UK Officials Argue That David Miranda Was, In Fact, A Terrorist
from the oh-really-now? dept
You may recall the farce in the UK that is the story of the nine-hour detention of Glenn Greenwald’s partner, David Miranda, while he was held over while flying through Heathrow to get from Berlin to Brazil. Miranda’s devices were seized under an anti-terrorism law, which can only be used to deal with terrorism. Even though many have admitted it was really just to send a message to Greenwald and other reporters, many UK officials have maintained that the detention was fully justified, despite no evidence to support that. Even the author of the law that was used to stop Miranda has argued that it was not intended for such uses.
However, last week in court, the UK laid out its case, as presented by Scotland Yard — and they actually are going to try to claim that Miranda’s actions — carrying some of Snowden’s encrypted documents — is a form of both espionage and terrorism.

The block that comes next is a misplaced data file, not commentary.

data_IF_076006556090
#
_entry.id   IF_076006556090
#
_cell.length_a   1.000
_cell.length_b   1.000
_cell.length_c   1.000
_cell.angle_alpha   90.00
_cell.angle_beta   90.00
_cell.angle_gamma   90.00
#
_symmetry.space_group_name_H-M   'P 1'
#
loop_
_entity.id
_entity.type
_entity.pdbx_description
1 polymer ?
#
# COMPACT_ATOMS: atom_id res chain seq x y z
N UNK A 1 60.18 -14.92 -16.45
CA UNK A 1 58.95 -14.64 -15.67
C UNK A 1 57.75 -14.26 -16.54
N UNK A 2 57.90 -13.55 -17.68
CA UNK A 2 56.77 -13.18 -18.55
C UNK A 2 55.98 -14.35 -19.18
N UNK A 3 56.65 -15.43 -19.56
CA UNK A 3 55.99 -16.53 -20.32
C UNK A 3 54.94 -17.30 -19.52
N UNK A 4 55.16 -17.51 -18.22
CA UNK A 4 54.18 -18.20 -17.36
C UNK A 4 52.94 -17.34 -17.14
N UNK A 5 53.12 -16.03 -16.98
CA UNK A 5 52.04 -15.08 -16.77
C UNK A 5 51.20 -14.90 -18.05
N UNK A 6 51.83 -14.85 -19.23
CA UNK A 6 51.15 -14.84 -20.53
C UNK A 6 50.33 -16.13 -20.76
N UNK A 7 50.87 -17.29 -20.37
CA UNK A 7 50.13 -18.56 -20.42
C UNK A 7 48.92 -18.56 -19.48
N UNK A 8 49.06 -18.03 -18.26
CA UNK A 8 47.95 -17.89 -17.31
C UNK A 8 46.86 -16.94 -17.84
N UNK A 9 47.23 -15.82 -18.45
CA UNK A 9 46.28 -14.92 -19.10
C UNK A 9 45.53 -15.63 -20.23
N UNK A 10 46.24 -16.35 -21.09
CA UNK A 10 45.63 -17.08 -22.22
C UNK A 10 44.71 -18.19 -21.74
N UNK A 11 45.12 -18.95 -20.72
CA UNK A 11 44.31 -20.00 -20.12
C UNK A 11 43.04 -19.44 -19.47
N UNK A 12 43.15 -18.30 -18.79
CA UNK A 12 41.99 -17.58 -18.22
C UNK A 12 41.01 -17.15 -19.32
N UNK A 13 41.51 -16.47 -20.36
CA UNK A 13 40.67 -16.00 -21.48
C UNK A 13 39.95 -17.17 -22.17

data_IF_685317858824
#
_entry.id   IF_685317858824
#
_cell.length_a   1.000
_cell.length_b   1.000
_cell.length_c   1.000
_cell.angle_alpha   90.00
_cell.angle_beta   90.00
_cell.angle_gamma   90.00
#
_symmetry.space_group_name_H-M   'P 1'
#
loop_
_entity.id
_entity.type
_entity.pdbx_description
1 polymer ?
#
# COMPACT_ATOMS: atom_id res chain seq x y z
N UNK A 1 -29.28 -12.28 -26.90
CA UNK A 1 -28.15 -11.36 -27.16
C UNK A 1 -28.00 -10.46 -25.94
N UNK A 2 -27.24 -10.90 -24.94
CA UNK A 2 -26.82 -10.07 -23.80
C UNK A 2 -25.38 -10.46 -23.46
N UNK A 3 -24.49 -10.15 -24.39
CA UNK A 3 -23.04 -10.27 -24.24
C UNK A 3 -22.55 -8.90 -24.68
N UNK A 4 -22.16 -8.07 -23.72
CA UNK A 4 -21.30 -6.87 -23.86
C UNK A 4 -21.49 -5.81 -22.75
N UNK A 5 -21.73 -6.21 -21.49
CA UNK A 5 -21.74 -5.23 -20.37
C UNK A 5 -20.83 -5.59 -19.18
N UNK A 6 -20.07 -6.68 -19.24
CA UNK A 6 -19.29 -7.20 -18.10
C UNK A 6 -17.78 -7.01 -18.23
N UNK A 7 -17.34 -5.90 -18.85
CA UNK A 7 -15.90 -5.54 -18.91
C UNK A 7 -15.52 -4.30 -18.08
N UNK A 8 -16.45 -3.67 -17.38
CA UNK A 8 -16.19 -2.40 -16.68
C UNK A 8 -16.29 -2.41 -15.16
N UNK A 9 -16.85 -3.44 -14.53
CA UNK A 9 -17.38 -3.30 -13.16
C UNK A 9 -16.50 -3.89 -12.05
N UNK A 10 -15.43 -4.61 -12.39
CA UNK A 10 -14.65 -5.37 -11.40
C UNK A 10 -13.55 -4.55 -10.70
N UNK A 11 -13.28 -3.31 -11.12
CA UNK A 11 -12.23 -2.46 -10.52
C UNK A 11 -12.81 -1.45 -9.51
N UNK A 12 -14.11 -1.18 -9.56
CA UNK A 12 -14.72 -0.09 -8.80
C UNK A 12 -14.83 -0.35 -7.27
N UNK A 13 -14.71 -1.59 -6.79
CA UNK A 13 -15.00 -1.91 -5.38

Intelligence indicates that Miranda is likely to be involved in espionage activity which has the potential to act against the interests of UK national security,” according to the document.
“We assess that Miranda is knowingly carrying material the release of which would endanger people’s lives,” the document continued. “Additionally the disclosure, or threat of disclosure, is designed to influence a government and is made for the purpose of promoting a political or ideological cause. This therefore falls within the definition of terrorism…”
Read that again and let it sink in. UK officials are arguing that if you have any material which, if disclosed, might “influence a government,” you are, by definition, a terrorist. That makes a very large number of people terrorists. By this definition, basically any whistleblower is a terrorist. Anyone with embarrassing, but factual, information about a government official might be deemed a terrorist as well. Something is very broken if that’s considered the actual standard in the law.